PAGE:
Thursday, September 8, 2011

No Real Point.

Let see. Do I go on about Vermont? Mention the piles of silt that have created beach-front properties in a land-locked state or the challenges of putting up a bannister, or do I wax poetic about holes in the roads; how you really can't get there from here? How about being able to catch up with at least some friends? It was nice.

Or I can write about writing or my jones for riding? I am such a whimp when it comes to trotting down the road in the rain. How about Gil's adventure with hives? It's very dramatic when a large animal throws himself down to itch frantically. It required quite a few injectables to get it under control. Then, because he rolls over so well (quite a feat for an equine) he kept getting stuck. Again dramatic and LOUD!

How about our fly infestation? Not fun when you have a touch screen computer. Who knew that a fly can open and close programs and move all the icons on your desktop?

Then there is the kitten, who now insists that he needs some of my breakfast toast, well, really he just wants some of whatever I have...but he's really cute about it. I took him to the barn office the other day. I put him in his little travelling bag, got in the truck, Putter jumped in and away we went. He was out and about before we were out of the driveway. He sat on my lap happily. Guess he told me.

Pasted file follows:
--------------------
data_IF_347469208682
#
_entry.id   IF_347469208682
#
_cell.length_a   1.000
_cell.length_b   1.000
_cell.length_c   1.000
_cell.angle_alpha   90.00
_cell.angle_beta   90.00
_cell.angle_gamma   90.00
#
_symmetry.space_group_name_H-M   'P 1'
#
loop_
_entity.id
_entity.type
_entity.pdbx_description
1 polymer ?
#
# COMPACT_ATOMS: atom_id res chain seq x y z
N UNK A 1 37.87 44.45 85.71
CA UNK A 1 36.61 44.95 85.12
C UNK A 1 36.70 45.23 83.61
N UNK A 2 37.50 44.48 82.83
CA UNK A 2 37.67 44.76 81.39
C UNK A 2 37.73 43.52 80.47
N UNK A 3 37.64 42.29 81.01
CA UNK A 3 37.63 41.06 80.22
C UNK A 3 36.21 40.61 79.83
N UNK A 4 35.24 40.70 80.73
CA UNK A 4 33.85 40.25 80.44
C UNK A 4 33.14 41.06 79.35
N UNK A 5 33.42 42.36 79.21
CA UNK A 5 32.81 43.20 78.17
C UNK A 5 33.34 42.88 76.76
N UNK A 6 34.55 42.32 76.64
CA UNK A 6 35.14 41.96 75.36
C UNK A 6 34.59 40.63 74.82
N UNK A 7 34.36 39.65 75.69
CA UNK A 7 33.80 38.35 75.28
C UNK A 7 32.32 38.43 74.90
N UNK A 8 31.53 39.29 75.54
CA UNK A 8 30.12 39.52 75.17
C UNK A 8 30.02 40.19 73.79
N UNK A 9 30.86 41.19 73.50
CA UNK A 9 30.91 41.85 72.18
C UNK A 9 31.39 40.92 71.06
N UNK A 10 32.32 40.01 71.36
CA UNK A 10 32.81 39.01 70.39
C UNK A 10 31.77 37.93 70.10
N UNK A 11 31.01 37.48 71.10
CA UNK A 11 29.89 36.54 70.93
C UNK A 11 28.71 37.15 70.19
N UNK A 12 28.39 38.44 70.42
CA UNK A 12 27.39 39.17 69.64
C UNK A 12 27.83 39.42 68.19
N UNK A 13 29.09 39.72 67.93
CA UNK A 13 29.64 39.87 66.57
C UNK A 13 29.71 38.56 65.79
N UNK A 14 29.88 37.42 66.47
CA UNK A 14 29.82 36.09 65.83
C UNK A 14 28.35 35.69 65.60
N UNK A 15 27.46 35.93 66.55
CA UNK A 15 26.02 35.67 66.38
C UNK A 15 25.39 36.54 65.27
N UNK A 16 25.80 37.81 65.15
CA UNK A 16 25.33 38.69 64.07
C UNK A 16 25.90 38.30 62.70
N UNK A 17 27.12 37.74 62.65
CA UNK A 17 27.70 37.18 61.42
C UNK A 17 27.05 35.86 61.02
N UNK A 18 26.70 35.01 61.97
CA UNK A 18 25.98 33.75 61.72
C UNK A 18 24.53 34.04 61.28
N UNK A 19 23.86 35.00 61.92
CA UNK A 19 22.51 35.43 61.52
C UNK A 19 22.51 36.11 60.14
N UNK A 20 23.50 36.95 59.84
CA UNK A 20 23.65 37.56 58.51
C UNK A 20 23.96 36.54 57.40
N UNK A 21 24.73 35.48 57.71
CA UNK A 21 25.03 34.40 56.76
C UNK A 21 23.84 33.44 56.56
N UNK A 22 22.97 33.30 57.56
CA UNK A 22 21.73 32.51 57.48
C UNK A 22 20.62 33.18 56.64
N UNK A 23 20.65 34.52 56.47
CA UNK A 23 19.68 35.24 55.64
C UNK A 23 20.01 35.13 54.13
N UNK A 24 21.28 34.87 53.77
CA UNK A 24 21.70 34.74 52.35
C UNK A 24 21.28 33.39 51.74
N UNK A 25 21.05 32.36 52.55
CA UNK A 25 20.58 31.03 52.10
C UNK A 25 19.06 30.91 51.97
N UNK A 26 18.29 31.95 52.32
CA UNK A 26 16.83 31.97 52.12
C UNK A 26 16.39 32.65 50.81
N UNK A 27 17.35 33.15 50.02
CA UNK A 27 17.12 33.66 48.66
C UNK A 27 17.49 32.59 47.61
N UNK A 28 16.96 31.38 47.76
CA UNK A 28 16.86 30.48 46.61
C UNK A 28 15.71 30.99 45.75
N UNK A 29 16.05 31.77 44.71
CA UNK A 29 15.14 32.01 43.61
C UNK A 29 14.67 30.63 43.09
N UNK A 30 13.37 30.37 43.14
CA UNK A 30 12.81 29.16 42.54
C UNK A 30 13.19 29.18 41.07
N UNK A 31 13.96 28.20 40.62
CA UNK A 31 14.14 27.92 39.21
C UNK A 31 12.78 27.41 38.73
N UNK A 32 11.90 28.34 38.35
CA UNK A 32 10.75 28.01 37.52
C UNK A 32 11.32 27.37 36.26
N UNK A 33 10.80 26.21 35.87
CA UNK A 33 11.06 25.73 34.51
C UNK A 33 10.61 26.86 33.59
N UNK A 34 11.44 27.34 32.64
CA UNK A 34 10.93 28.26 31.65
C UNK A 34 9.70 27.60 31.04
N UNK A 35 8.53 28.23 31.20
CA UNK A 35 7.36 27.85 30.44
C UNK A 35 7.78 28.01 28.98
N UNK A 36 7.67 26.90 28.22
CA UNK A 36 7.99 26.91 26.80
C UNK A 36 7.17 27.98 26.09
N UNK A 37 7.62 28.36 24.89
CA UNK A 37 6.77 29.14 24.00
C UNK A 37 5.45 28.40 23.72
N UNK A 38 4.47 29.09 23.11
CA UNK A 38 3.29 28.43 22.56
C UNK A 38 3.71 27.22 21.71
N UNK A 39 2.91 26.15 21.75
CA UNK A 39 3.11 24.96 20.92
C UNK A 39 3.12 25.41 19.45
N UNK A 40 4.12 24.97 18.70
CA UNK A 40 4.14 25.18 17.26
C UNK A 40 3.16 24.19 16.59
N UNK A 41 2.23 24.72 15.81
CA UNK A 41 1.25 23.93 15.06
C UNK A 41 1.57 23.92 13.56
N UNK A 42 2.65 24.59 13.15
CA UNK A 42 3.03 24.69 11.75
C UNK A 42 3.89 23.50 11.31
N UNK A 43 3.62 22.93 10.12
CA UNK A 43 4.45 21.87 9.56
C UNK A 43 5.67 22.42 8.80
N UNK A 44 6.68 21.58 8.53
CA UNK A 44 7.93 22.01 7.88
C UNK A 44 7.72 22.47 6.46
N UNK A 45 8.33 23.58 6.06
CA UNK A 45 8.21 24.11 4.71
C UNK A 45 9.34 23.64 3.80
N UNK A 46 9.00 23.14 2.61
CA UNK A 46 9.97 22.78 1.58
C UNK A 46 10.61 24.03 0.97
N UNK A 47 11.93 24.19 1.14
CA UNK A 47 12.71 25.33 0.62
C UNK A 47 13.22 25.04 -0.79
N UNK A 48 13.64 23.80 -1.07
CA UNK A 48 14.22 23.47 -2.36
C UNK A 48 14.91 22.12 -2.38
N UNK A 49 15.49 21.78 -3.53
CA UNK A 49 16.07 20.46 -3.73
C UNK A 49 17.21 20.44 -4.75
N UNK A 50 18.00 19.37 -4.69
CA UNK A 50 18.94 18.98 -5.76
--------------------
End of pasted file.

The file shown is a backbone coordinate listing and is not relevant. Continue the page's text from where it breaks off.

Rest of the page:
And now there is water. Lots of water. The sump pump is going 24/7. And for that, I am extremely grateful. The last time there was half this much ground water, combined with a power outage, the basement filled with a foot of water. I can still see my oldest cat floating around on top of a trunk, yowling. The pump is now tied properly into the generator. And the basement is damp, but has not turned into an indoor wading pool. No floating kitties (or bouyant litter boxes-ick).

So today, when the rain abated for a time and, gasp, the sun came out. I tacked up my freshly bathed horse and headed out. The road was the only option. Down and back, with Tucker watching the rivers that ran down the edges. (I did convince him to trot through one- future eventer!) Even though he hadn't been exercised for almost a week, he was beautifully behaved. We came to a long incline, I gave him his head- permission to go as fast as he pleased. Keep in mind, he had won a race back in the day. He cantered. Then went a little faster. I was so happy to be out, exhilirated with the prospect of an adrenaline pumping gallop, anticipating the release of all his pent up energy. I leaned forward, anticipating a burst of blazing...oh...okay, you want to trot.

He did win a race back in the day.

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